Headaches and stabbing neck pain, diagnosed as occipital neuralgia, can be treated with an occipital neuralgia nerve block. Occipital nerve blocks are medicated injections that prevent the nerves from transmitting pain signals to your brain. The occipital nerve block procedure can be done in your NYC sports injury doctor’s office by the best occipital nerve block specialist in New York. The chance of an occipital nerve block migraine or any other side effect is very low.
Your occipital nerves run through the muscles at the back of your head, just above your neck. There are two occipital nerves, one on either side of your head. When healthy, they carry physical sensations from the top and rear of your head to your brain.
A jarring neck injury to this part of your head, like the kind you can get from playing football or rugby, can damage one or both occipital nerves, causing neck pain and headaches. You may also suffer from this type of pain, also referred to as occipital neuralgia, if your occipital nerves are inflamed or irritated. If this describes the pain you’re suffering from, you’re a good candidate for an occipital neuralgia nerve block at your Midtown Manhattan sports medicine doctor’s office.
Why You Need an Occipital Neuralgia Nerve Block
The pain from a pinched or damaged occipital nerve appears on just one side of your head, unless both nerves were affected. You may feel a sharp and stabbing pain that can radiate toward your eye. It can make your forehead so sensitive that you can’t wash your hair, wear a hat or rest your head on a pillow. Occipital nerve pain makes it difficult to maintain your lifestyle.
Occipital nerve blocks are designed to relieve you of the pain from one or both occipital nerves. A nerve block injection interferes with the nerve’s capability to send pain signals to your brain. You may need more than one treatment for it to reduce your pain, but occipital nerve blocks can remain effective for several months.
The Occipital Nerve Block Procedure
To perform an occipital neuralgia nerve block, your NYC sports and pain medicine physician follows a simple procedure. It’s relatively painless and takes just minutes to complete. The steps, similar to a cervical epidural steroid injection, include:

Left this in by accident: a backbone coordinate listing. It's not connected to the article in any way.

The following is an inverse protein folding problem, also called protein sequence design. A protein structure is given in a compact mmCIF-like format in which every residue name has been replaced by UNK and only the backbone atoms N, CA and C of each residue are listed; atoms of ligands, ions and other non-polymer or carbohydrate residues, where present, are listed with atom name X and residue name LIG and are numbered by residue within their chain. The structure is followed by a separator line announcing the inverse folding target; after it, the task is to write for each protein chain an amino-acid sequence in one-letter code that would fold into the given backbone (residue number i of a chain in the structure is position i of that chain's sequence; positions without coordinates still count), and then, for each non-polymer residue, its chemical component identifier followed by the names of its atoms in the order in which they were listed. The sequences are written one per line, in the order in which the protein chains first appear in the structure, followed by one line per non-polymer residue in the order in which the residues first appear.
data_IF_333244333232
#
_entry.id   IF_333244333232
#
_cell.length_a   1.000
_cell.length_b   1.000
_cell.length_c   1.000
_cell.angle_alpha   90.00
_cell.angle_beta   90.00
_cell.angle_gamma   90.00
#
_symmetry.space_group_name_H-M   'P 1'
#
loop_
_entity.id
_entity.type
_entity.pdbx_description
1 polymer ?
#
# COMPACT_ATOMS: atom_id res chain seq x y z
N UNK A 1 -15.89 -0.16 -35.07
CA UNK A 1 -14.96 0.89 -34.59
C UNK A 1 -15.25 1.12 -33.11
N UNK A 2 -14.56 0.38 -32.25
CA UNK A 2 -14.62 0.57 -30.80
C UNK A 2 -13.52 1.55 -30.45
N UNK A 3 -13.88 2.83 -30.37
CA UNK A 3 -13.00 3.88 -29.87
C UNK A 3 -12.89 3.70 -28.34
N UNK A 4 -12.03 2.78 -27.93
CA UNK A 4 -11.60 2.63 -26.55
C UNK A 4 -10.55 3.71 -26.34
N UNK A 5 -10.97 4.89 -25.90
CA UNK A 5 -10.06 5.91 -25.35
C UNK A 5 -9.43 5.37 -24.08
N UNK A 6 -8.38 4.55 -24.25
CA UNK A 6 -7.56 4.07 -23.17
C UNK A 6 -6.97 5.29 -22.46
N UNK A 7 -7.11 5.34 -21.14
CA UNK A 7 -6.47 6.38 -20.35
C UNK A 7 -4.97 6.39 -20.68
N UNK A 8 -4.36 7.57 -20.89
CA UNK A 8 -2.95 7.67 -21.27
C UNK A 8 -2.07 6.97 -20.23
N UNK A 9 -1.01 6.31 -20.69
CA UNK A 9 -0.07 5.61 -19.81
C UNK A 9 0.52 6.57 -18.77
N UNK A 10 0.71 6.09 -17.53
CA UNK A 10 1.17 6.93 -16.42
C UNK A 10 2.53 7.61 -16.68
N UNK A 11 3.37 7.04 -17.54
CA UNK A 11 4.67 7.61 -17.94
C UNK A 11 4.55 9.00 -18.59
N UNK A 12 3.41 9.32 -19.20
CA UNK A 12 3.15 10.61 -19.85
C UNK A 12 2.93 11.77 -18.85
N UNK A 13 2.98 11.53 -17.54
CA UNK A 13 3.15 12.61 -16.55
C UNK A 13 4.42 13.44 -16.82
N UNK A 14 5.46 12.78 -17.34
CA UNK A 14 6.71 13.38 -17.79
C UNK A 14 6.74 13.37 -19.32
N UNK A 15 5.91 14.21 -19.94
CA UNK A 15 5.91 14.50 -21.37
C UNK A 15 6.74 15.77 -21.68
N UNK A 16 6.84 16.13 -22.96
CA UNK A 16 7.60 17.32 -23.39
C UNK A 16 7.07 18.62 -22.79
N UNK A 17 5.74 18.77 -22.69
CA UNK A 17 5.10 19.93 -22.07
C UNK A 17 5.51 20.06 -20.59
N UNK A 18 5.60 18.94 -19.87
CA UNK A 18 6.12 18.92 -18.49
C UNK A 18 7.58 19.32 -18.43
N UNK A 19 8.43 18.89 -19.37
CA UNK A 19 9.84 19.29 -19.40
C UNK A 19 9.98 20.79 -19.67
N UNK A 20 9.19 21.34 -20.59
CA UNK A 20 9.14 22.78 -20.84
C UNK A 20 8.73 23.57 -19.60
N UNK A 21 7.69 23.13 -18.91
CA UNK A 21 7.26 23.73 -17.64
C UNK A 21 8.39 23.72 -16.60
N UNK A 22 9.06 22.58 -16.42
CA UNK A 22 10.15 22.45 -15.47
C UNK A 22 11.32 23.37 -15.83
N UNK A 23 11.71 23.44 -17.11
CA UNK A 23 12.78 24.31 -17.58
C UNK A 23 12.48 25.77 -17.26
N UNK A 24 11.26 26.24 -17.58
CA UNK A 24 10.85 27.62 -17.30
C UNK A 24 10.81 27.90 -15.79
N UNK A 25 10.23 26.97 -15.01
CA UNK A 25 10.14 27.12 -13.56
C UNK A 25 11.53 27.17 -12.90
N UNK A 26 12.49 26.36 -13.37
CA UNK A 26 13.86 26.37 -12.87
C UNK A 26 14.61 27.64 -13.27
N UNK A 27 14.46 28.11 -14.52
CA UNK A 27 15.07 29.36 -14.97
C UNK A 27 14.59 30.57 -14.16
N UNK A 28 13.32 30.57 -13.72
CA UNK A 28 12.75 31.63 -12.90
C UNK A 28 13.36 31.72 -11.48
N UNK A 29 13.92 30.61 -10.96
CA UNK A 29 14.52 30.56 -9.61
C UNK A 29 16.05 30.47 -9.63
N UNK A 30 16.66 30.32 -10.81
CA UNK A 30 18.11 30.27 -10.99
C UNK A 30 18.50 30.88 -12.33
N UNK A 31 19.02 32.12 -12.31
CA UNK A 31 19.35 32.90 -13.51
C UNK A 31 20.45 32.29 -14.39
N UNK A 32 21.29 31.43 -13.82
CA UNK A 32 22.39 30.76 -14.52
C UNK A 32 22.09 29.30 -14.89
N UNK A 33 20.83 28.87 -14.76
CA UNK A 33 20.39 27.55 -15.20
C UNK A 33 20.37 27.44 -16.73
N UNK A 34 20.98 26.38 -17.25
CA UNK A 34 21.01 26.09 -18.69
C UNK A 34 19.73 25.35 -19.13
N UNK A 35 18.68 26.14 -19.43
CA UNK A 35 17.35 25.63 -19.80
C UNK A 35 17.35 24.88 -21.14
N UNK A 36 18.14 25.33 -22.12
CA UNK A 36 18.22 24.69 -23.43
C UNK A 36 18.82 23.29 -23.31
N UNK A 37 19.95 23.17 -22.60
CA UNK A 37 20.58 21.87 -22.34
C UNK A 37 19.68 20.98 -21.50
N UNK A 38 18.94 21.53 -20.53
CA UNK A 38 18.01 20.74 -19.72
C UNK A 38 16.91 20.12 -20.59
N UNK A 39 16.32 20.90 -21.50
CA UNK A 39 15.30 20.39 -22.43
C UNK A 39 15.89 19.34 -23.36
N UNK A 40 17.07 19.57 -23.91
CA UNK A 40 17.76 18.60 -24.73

- You lie on the x-ray table, face down.
- The area at the back of your head is numbed with a local anesthetic. Unless you’re particularly nervous about the procedure, you don’t need a sedative.
- Your doctor uses a fluoroscope, which sends a series of real-time x-ray images to a monitor.
- Using the monitor as a guide, your doctor inserts a thin needle to reach your occipital nerves.
- Once the needle is in place, a combination of steroid medicine, saline and local anesthetic is injected to wash over your nerve.
- The doctor withdraws the needle.
- You’re watched for a short time, anywhere from 15 minutes to an hour, depending whether you had a sedative or not. Then you’re cleared to return home. If you did have a sedative, you need someone else to drive you home.
What to Expect Afterward
The anesthetic in the injection kills your pain immediately, but that’s just a temporary fix, and the anesthetic wears off after a few hours. So, you can expect your pain to return. You may even experience an occipital nerve block migraine headache, as your head is sore from the injection process and from the medication itself. Remember, this pain is also temporary.
Within three days, the steroid medicine begins to work, and you should notice a drastic decrease in your pain level. The pain may not disappear completely, but it should drop to a manageable level. If not, contact your doctor. You can have multiple occipital nerve blocks, but most sports and pain doctors won’t exceed three shots in a six-month period. Normally, the pain-killing effect of an occipital neuralgia nerve block lasts up to three months.
Risks and Side Effects of the Occipital Nerve Block Procedure
You shouldn’t have an occipital neuralgia nerve block if you’re on blood-thinning drugs, have an untreated heart condition or suffer from diabetes. Also tell your doctor if you have an active infection in another part of your body. You may have to reschedule your occipital nerve block procedure.
Complications and side effects from occipital nerve blocks are rare. But a small percentage of patients may experience:
- Injection site pain, but this should disappear within a day
- Bleeding at the injection site, which should stop with direct pressure
- Infection and fever symptoms
- An occipital nerve block migraine or worsening pain
Contact your New York City doctor right away if you experience worsening pain or the symptoms of a fever. Remember that the pain-killing effects of the steroid medication don’t start to work until two or three days after your occipital nerve block procedure. Don’t exert yourself while you’re waiting for the medicine to do its job. Once the pain has eased, you can return to your normal routine.
Do you have any questions about the occipital nerve block we offer for neck pain in NYC? Would you like to schedule an appointment with the best rated neck pain doctor Febin Melepura MD of sports pain clinic in NYC? Please contact our office for consultation with the top pain relief specialist in Midtown Manhattan.